22

Update&Answer:

My misunderstand was:

All the imported/required files will be transformed by loader.

However, some imported/required files are not necessary to be transformed. For example, js files in "node_module" have been processed. So there is no need to be transformed again by Babel loader. That is basically why we need "exclude: /node_modules/" in loader.

Similarly, if you know what files to be transformed by a loader, you can use "include".

Simply put, entry.js will include all the imported/required files. But among these files, only a few of them need to be transformed. That is why "loader" introduces "include" and "exclude".


I am still not quite clear about the reasons why we need use "include" or "exclude" in loader of webpack.

Because the entry js file will always need to include its imported/required js files recursively. All the imported/required files will be transformed by loader. If that is the case, why do we need "include" or "exclude" in loader?

One common case is "exclude: /node_modules/". The thing that confuses me is that if the entry js file need some files from the node_modules and then we exclude the node_modules. Then the final bundle file will not contain the requied file from node_modules. In that case, the final bundle.js will not work correctly. Am I missing anything here?

module.exports = {
  entry: [
    './index.js'
  ],
  output: {
    path: path.join(__dirname,"public"),
    filename: 'bundle.js'
  },
  module: {
    loaders: [{
      test: /\.js$/,
      loader: 'babel',
      exclude: /node_modules/,
      query: {
          presets: ['es2015']
        }
    }]
  }
}; 

Thanks

Derek

35

The problem is that without that exclude (or an include) webpack would traverse through the dependencies when you point to them at your code and process them. Even though that could work, it would come with a heavy performance penalty.

I prefer to set up an include myself (whitelist over blacklist) as that gives me more control over the behavior. I include my application directory and then add more items to the include based on the need. This allows me to make exceptions easily and process bits from node_modules if absolutely needed.

  • 1
    Then my question is if we exclude "node_modules", how can it work? Some functions from "node_modules" in the generated "bundle.js" will be missing. Then "bundle.js" cannot work properly. Correct? – derek Jun 15 '16 at 16:29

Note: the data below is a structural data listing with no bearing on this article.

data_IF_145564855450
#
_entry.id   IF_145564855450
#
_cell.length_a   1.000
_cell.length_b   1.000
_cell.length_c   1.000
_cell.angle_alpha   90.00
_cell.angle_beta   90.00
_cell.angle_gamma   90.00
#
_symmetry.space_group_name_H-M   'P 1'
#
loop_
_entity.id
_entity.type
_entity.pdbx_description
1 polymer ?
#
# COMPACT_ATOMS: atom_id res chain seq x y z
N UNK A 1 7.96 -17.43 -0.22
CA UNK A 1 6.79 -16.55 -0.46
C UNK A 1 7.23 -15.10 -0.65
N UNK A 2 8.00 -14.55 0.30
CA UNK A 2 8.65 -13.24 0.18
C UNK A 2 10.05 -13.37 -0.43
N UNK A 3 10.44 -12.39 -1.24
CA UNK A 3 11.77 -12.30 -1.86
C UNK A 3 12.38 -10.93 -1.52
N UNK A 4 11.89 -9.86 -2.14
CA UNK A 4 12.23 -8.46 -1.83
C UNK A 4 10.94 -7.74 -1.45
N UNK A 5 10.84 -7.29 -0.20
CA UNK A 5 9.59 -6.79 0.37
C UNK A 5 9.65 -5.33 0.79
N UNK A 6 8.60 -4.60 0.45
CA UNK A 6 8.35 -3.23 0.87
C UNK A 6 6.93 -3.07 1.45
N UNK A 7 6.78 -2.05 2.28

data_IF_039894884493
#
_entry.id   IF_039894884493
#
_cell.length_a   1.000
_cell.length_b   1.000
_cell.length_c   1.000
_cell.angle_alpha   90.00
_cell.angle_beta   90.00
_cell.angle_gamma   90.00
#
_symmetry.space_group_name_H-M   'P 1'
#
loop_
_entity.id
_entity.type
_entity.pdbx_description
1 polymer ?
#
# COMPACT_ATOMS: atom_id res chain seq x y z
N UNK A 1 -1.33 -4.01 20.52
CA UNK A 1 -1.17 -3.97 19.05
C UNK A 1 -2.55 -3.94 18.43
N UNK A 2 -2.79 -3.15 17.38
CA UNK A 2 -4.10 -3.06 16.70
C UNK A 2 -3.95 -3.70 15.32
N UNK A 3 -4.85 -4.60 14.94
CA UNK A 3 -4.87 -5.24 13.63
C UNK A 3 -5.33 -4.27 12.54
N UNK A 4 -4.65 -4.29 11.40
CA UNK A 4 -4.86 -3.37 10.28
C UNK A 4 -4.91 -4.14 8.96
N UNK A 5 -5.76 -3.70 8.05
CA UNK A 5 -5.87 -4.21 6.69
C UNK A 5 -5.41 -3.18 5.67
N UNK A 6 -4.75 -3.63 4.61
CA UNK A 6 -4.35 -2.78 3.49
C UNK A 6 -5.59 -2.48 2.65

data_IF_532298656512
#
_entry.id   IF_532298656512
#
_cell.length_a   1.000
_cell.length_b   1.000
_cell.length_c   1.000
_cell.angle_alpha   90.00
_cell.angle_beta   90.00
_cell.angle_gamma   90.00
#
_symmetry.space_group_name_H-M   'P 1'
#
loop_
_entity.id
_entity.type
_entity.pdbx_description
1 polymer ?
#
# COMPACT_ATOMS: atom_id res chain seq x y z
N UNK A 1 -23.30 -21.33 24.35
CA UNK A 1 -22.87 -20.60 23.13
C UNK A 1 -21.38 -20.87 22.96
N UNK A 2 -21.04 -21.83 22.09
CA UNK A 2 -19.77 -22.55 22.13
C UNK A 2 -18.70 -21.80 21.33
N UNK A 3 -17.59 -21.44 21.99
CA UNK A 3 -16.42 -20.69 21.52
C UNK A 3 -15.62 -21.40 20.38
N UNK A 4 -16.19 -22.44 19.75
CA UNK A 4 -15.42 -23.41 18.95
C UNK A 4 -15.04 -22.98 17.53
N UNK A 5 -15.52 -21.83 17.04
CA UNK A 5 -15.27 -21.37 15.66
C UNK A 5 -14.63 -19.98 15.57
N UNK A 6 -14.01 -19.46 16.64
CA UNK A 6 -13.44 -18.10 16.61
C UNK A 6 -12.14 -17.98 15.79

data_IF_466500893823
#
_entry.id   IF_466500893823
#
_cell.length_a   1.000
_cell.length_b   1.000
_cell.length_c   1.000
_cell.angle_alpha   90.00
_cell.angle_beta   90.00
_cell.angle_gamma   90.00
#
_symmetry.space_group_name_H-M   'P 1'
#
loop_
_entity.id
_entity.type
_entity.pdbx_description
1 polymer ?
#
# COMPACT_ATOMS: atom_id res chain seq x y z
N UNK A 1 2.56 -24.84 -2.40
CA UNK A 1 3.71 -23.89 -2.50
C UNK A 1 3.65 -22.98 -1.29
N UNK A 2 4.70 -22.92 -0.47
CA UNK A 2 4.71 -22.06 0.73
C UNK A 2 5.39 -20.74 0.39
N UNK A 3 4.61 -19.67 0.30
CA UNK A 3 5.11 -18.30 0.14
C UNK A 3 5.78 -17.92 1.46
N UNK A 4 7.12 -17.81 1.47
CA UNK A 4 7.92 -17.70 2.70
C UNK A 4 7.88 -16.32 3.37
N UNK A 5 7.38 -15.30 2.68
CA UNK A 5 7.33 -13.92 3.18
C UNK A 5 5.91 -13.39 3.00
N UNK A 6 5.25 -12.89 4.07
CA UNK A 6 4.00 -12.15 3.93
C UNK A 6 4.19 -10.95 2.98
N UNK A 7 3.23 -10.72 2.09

• 1
    The assumption is that npm packages should be in such a form by default that they don't need any processing. There are rare exceptions but most should be useable out of the box. – Juho Vepsäläinen Jun 15 '16 at 17:29
  • 1
    I dont understand your point. Let me make my question more explicit: suppose our entry.js requires "react", since the generated "bundle.js" s a self-inclusive file, it should include "react" related js files which are from "node_modules", correct here? If that is the case and we exclude "node_modules", the "react" related js files won't be included in "bundle.js". Then the "bundle.js" cannot work because "react" functions are not there. – derek Jun 15 '16 at 18:17
  • 9
    It will include React related files. It just won't process them through Babel. That's explicitly what we want to avoid here. That's what include/exclude say. React will still get bundled. We just don't pass it through Babel as it wouldn't make sense. – Juho Vepsäläinen Jun 15 '16 at 19:55
  • 1
    +1, this is super helpful. Could you show an example of how you use include to pull in some node_modules to be processed in addition to your project? I need to do just that, and I think I have it right, but it would be great to get some confirmation. – Dominic P Oct 25 '18 at 19:29
17

The answers so far haven't really answered your core question. You want to know how your bundled app still manages to function even though its dependencies have been 'excluded'.

Actually, those 'include' and 'exclude' properties are telling the loaders whether to include/exclude the files described (such as the contents of node_modules), not webpack itself.

So the 'excluded' modules you import from node_modules will be bundled - but they won't be transformed by babel. This is usually the desired behaviour: most libraries are already transpiled down to ES 5.1 (or even ES 3), and so wasting CPU cycles parsing them with babel (for instance) is pointless at best. At worst, as in the case of large single-file libraries like jQuery, it can throw an error and bring your build to a crashing halt. So we exclude node_modules.

  • 1
    how to tell webpack to exlcude files then? – Shailesh Vaishampayan Jan 25 '18 at 12:52
  • 5
    @ShaileshVaishampayan I think externals are what you're looking for. Webpack will not bundle the packages you specify as external, and instead at runtime your app/library will expect them to be available in the environment. – daemonaka May 9 '18 at 8:24

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